Next, the Tramp becomes a night watchman in a department store and for the evening he and the Gamin have the place all to themselves: To roller skate, eat, and use the beds and furs as they please. It is a moment of relaxing diversion from their normally grungy, monotonous lives.

Finally, they find a home as well. It is a real fixer-upper, but it’s home and that’s all that matters. They have each other, and they seem happy enough making do. The Tramp goes back to his 9 to 5 at the factory only to get kicked out once more. The pair of them land work at a local restaurant only to have juvenile officers come after the fugitive Gamin after an uproarious floor show from the Tramp.

Thus, they are once more on the road again. But that never stopped them before, and with his inexhaustible spirit the little man cheers on his love, “Buck up, never say die. We’ll get along!”

They walk off down the highway with new resolve but more importantly they have each other. If they ever do find that elusive lifestyle I am not sure it would be all that it is cracked up to be. The life of a Depression Era vagabond was no picnic, but I think the gift of the Tramp is he is able to make the best of all circumstances. He may look to a better lifestyle in the future with hope, but he does not need it to bring him happiness. Because the reality is, it never could completely satiate. I tip my hat to you for once little man, because for someone so humble you teach us a great deal about ourselves.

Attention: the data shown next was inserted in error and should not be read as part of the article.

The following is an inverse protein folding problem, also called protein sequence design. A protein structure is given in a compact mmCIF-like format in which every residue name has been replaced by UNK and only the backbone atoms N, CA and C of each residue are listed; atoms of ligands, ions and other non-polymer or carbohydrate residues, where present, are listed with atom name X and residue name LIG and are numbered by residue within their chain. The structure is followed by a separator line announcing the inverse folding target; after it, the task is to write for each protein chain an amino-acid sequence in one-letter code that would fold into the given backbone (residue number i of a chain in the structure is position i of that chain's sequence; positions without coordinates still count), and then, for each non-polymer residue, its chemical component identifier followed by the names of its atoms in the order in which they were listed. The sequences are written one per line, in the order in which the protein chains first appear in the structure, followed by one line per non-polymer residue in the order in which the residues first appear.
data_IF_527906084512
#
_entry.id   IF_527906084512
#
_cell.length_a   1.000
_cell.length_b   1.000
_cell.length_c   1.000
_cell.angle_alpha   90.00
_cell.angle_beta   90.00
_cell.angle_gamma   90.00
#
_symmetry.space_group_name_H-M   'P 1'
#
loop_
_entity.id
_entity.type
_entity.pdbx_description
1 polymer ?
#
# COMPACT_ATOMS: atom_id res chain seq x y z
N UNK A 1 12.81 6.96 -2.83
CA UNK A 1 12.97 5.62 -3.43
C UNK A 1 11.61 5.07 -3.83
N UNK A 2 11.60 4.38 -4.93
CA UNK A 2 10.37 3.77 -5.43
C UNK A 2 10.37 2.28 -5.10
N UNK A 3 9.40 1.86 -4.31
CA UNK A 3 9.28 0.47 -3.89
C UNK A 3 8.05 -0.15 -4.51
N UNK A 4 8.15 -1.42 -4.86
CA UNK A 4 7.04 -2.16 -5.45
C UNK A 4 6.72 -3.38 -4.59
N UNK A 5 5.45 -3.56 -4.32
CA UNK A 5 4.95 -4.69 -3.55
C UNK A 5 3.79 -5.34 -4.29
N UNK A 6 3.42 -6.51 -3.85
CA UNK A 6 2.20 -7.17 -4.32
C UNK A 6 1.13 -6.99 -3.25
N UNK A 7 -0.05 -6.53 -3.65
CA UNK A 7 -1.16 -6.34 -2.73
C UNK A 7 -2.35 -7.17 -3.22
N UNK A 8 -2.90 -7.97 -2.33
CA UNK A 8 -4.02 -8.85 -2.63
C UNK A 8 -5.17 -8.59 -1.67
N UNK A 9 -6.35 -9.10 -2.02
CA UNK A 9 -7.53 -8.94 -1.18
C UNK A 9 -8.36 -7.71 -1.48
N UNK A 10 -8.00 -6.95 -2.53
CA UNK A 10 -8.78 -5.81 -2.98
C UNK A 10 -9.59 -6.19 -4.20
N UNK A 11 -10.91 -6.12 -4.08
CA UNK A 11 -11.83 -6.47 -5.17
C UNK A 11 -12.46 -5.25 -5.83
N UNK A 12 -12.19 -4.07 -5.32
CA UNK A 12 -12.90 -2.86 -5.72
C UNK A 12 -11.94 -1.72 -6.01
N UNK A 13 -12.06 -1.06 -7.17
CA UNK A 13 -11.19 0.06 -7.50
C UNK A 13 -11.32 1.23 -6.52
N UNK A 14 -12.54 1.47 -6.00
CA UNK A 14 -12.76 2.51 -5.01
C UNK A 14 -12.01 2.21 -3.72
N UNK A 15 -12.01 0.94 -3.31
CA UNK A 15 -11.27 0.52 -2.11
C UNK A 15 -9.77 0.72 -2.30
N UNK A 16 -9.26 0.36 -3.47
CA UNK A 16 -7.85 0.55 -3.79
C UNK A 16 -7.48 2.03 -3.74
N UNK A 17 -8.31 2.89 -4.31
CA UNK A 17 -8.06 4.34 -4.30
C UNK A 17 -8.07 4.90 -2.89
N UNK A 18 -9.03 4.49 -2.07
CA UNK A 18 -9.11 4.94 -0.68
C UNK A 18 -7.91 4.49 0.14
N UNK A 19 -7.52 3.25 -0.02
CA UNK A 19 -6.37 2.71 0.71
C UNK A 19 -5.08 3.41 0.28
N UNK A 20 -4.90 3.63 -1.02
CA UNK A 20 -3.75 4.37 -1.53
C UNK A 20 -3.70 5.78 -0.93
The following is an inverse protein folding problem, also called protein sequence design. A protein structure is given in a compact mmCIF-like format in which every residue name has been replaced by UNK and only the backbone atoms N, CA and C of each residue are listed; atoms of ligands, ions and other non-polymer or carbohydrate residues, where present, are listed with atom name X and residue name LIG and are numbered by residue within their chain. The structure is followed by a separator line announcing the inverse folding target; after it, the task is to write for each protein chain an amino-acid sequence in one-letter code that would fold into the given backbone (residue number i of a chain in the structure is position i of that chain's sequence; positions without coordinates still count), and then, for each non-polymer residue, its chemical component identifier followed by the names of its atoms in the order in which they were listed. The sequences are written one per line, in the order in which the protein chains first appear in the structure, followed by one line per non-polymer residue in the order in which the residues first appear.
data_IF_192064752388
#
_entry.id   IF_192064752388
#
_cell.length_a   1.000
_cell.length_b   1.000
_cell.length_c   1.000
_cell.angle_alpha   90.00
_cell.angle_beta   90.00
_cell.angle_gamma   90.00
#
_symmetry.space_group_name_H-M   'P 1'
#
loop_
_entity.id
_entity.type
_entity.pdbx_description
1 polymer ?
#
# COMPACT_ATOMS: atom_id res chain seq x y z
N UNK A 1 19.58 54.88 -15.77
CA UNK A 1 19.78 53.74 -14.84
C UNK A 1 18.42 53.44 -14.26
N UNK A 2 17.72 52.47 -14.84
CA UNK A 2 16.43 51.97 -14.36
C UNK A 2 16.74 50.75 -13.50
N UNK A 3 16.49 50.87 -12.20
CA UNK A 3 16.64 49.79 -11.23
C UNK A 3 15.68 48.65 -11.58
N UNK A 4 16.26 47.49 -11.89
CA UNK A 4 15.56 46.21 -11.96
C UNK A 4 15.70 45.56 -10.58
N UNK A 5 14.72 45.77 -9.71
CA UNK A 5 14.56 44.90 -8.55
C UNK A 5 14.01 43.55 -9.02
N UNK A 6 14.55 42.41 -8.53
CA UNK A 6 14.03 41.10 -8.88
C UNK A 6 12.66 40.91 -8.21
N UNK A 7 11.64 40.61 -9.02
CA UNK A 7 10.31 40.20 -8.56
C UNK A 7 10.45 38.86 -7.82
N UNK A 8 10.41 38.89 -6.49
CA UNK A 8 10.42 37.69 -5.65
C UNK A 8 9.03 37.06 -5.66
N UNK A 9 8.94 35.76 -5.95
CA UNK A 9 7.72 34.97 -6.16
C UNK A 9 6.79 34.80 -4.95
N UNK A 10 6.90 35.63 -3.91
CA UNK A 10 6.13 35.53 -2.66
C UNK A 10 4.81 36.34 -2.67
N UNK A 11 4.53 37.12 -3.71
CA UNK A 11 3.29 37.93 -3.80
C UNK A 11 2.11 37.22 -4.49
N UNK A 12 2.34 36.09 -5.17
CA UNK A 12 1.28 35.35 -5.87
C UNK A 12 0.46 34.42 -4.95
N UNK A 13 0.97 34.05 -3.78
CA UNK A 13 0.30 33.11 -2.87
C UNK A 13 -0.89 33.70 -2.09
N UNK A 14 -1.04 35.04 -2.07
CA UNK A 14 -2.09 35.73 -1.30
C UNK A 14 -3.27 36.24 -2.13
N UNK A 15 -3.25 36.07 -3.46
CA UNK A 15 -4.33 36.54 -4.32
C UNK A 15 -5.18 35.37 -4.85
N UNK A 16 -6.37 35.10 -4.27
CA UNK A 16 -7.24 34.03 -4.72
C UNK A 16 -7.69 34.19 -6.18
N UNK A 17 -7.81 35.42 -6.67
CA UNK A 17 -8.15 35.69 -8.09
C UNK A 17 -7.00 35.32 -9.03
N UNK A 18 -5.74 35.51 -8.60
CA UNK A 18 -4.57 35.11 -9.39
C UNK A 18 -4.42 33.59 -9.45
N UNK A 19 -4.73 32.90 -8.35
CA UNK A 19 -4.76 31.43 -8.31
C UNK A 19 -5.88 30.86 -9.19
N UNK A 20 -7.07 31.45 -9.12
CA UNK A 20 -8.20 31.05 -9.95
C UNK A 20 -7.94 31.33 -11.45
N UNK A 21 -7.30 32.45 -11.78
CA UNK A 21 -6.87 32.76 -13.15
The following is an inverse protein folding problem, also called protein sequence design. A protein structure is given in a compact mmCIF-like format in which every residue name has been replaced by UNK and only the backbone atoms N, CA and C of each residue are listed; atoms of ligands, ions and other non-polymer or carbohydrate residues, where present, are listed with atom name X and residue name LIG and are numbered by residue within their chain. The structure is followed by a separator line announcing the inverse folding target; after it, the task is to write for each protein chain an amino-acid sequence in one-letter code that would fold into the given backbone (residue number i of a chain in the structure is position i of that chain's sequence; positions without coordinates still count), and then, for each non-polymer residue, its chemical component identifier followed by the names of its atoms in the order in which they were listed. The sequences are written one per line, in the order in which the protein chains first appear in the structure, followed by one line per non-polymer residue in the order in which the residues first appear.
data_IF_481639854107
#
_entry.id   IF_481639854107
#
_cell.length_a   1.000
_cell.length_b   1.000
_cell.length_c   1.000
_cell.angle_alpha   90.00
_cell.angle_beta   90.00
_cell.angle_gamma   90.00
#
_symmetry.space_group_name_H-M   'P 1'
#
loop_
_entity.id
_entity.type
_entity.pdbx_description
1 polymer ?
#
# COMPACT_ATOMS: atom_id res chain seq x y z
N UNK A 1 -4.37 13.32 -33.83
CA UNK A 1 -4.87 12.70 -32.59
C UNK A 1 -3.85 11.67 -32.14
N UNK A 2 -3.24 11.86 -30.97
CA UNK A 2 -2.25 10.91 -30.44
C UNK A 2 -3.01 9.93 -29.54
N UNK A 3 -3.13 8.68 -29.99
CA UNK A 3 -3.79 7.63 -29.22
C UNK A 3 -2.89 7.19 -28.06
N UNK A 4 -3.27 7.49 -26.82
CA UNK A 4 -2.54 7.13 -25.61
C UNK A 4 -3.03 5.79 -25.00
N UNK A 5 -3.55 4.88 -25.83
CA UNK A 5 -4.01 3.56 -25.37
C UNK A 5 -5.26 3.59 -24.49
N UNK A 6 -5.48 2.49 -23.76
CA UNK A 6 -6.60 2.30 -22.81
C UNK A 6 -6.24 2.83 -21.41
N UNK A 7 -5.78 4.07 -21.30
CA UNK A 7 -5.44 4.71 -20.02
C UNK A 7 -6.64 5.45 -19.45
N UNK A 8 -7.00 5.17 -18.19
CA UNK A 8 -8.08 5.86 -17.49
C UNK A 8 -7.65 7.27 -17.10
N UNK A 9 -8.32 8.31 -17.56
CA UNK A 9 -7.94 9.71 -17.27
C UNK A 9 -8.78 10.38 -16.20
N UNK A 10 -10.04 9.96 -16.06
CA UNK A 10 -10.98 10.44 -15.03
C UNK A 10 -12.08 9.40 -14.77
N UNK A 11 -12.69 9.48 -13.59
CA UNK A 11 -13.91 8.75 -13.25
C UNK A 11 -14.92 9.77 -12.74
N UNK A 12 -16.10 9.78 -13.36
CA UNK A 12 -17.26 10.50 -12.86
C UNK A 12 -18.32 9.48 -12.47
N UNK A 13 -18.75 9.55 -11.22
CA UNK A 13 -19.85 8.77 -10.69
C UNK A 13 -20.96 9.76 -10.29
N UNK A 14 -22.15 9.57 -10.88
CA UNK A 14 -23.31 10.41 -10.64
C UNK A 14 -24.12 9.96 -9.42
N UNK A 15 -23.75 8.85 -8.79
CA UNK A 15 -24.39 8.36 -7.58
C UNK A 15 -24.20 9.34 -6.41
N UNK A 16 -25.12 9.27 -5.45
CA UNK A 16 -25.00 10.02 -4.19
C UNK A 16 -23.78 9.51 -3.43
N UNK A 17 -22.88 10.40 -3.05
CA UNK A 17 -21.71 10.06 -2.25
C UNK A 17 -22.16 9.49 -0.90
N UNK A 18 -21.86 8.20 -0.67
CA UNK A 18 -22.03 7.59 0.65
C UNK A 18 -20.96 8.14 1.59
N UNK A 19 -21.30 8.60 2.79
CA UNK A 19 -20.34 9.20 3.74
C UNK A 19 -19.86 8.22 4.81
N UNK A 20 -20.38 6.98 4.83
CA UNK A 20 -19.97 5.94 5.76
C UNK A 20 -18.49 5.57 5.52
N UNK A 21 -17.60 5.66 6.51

Chaplin did it again bringing us a near silent picture in the age of talkies. Although I admit it might seem awkward at times, this film uses sound and the score wonderfully to accentuate the images onscreen. Chaplin did not need the needless babble of dialogue unless it was for comic effect. After all, he and Paulette Goddard had enough chemistry beforehand, they didn’t need words.

5/5 Stars

Hail Hynkel: Chaplin’s Ingenious Critique of Hitler (2013)